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Dialogues planned to find work-life solutions for new parents

As a young couple, one of the biggest struggles Deputy Prime Minister Heng Swee Keat and his wife faced was learning to achieve work-life harmony.

To help find solutions for young parents who face similar problems today, he said, the Government will soon be launching a series of dialogues to be helmed by Manpower Minister Josephine Teo.

This is on top of measures such as introducing paternity leave in 2013, which gives fathers more time with their children, Mr Heng said. From 2017, paid paternity leave was doubled to two weeks.

The Deputy Prime Minister spoke yesterday at a Father’s Day celebration jointly organised by the Centre for Fathering, Dads for Life and Mediacorp. It was held at OCBC Square at the Singapore Sports Hub.

“One of the greatest struggles of (having) a family is learning how to balance work and spending time with your children. My wife and I struggled with that a lot when we were working,” said Mr Heng.

“It was great that we had neighbours, family and friends who helped us look after our kids when we were young.”

Mr Heng, 57, and Mrs Heng, 56, chief executive of the National Heritage Board, have a daughter and son who are now in their 20s.

Josephine Teo to launch citizens’ panel to look at ways to improve work-life harmony

“Employers should also be thinking about how the workplace can create better work-life harmony for all our dads and mums,” he said.

Data from the Manpower Ministry shows that in 2017, Singaporeans worked an average of 45.1 hours per week, or 2,345.2 hours that year.

This figure is higher than that in places notorious for their overtime culture, such as Japan and South Korea, according to the Organisation for Economic Cooperation and Development.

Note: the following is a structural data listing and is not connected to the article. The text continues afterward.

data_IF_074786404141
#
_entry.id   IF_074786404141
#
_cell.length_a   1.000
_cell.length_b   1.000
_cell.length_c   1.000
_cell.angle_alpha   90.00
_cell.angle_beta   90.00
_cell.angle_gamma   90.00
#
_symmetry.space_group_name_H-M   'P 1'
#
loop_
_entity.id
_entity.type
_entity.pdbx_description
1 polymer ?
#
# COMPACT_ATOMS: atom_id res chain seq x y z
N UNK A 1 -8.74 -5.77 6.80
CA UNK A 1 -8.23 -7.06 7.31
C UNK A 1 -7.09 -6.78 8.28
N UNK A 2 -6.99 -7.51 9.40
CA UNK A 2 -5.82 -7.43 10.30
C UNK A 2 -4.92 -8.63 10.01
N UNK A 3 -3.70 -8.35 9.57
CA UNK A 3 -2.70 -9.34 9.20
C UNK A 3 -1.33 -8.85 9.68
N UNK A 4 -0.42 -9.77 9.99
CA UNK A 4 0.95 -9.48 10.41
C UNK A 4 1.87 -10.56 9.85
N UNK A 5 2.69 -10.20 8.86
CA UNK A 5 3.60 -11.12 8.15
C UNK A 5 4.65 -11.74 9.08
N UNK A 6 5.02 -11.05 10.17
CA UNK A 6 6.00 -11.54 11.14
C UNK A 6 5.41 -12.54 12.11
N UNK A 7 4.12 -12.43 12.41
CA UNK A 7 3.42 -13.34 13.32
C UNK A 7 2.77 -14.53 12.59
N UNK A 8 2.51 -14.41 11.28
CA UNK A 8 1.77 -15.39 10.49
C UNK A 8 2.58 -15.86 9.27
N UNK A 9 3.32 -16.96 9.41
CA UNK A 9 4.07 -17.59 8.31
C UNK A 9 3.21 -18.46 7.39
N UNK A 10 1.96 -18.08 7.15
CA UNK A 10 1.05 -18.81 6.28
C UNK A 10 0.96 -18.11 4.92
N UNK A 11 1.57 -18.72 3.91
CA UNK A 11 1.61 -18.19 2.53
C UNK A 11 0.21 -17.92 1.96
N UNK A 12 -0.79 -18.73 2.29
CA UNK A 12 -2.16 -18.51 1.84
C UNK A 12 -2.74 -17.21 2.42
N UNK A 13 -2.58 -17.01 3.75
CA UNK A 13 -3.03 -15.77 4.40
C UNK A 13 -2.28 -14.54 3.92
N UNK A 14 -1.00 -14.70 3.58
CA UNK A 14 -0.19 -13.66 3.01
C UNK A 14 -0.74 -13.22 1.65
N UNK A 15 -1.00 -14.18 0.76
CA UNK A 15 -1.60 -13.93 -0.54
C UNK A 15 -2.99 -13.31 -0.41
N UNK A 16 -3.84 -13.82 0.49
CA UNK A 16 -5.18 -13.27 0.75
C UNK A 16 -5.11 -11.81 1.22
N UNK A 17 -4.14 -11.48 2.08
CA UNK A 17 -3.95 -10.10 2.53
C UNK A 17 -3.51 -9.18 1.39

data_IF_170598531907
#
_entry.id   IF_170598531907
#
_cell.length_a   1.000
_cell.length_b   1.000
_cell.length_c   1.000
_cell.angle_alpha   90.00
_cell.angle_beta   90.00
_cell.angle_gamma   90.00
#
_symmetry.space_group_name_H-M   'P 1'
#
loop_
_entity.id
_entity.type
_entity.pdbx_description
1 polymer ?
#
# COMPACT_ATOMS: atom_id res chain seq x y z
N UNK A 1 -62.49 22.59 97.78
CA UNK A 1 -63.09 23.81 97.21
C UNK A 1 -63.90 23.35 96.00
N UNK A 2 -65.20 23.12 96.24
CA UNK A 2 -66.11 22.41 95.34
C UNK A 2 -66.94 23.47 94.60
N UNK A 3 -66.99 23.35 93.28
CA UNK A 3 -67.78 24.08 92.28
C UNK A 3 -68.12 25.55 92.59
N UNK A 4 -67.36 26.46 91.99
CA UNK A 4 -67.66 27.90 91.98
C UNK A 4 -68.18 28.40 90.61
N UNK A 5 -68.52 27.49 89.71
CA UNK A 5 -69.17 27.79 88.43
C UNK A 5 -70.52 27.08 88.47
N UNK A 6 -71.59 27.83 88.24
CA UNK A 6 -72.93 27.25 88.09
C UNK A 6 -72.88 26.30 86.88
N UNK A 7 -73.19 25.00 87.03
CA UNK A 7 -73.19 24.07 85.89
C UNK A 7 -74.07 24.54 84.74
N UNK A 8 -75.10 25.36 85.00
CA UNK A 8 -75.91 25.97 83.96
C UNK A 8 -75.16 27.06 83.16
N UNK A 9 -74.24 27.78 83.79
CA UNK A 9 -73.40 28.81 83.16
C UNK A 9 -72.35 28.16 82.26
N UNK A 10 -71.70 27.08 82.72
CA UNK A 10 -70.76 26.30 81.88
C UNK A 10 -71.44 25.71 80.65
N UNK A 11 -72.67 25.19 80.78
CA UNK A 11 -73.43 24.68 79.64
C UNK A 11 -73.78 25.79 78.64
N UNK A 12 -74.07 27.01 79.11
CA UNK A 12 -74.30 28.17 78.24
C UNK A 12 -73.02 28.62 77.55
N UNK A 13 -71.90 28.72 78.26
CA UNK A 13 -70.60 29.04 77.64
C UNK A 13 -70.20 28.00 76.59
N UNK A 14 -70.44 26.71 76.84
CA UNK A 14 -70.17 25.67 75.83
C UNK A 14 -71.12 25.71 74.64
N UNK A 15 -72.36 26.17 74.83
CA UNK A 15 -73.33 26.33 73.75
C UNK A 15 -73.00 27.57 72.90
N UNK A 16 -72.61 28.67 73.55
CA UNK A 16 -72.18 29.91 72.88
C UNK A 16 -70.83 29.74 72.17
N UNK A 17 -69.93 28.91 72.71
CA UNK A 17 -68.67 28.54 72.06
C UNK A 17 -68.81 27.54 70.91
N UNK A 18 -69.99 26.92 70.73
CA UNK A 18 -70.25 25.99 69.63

Ms Judith Alagirisamy, acting head of research and development of Focus on the Family Singapore, said more flexible working arrangements need to be implemented – and utilised – in workplaces.

A real culture shift will take effort from both employers and employees, she added. Employers should treat work-life integration measures as a means to improve efficiency, while employees should keep communication lines open even while working remotely.

“When working adults have good work-life integration, there will be less stress and anxiety, and they can be more present and available in both spheres of work and home.”

Mrs Teo said in a Facebook post yesterday: “Everywhere, workplace and cultural norms matter a great deal on whether dads feel empowered to take paternity leave… Our expectations of each other shape behaviour much more powerfully than policies.”

“This is why I think this topic deserves and demands our collective thinking and actions,” added Mrs Teo, who has three children.

Meanwhile, Prime Minister Lee Hsien Loong said in an Instagram post: “Fatherhood has changed in many ways since the days when I first became a father… Modern dads are taking up and enjoying all the different roles of parenting.”

PM Lee, who has four children, added: “However, some things will never change – a father’s responsibility to provide and care for his children and ensure that they grow up to be good people.”

Millennial says employer’s work-life programmes help him strike the right balance

Mr Heng, speaking yesterday on the importance of partnership in marriage and parenthood, said: “It takes a village to raise a child, and at the centre of the village is a family.

“If the family is close and cohesive and everyone does his or her part, our children will be brought up in a very safe environment.”

At the same event, Mrs Heng talked about her husband’s role as a father: “From taking a stroll together when I was carrying the children to being right there by my side when I delivered… to teaching them how to read and how to ride a bicycle, how to become a better person.

“It has always been a very close partnership, right from the beginning, and I am very thankful for that.”

One of the fathers at the event was Mr Mark Tan, 37, who works in sales and marketing. He was with his two-year-old son and his wife Bel Oon, 35, who also works in sales. He said he made sacrifices for the family, such as not having a car in order to save money and leaving his previous job in public relations so he could have more family time.

He was a stay-at-home dad for 18 months when his son was younger.

“I would use the term family-life balance rather than work-life balance. Family is first for me,” he said.